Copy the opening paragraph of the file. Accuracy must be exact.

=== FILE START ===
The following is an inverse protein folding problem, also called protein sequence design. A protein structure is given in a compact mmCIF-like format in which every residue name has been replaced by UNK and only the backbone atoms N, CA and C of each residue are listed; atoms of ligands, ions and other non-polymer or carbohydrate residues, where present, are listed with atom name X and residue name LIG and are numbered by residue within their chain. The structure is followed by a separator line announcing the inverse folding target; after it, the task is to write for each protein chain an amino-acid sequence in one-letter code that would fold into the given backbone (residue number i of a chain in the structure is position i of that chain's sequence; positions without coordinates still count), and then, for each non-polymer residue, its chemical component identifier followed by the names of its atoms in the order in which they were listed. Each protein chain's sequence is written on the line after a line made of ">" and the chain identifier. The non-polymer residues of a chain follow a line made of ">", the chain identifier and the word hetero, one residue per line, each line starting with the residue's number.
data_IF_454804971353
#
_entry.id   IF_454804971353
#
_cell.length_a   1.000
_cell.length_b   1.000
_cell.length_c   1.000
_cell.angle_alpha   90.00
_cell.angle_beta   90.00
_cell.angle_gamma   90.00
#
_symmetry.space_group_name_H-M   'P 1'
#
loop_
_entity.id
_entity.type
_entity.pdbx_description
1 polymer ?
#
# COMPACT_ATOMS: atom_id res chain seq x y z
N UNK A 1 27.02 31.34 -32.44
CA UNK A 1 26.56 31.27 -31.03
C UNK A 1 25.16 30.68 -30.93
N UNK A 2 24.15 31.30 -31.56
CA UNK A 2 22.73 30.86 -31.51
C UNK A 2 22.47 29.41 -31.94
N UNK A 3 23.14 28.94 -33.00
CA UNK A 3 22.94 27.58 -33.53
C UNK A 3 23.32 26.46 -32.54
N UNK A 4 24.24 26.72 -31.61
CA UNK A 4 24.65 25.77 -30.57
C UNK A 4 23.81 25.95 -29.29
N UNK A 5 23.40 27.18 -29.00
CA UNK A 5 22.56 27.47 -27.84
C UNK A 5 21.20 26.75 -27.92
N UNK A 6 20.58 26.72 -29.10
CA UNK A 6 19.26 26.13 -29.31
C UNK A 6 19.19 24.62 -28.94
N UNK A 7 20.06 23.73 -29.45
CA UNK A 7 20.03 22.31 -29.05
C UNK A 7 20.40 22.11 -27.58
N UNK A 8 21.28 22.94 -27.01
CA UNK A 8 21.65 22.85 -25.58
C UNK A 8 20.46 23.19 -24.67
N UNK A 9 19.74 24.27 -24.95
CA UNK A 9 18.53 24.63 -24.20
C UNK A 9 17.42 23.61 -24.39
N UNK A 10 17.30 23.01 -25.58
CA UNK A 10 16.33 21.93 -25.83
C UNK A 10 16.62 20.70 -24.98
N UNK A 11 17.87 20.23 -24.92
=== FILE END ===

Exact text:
The following is an inverse protein folding problem, also called protein sequence design. A protein structure is given in a compact mmCIF-like format in which every residue name has been replaced by UNK and only the backbone atoms N, CA and C of each residue are listed; atoms of ligands, ions and other non-polymer or carbohydrate residues, where present, are listed with atom name X and residue name LIG and are numbered by residue within their chain. The structure is followed by a separator line announcing the inverse folding target; after it, the task is to write for each protein chain an amino-acid sequence in one-letter code that would fold into the given backbone (residue number i of a chain in the structure is position i of that chain's sequence; positions without coordinates still count), and then, for each non-polymer residue, its chemical component identifier followed by the names of its atoms in the order in which they were listed. Each protein chain's sequence is written on the line after a line made of ">" and the chain identifier. The non-polymer residues of a chain follow a line made of ">", the chain identifier and the word hetero, one residue per line, each line starting with the residue's number.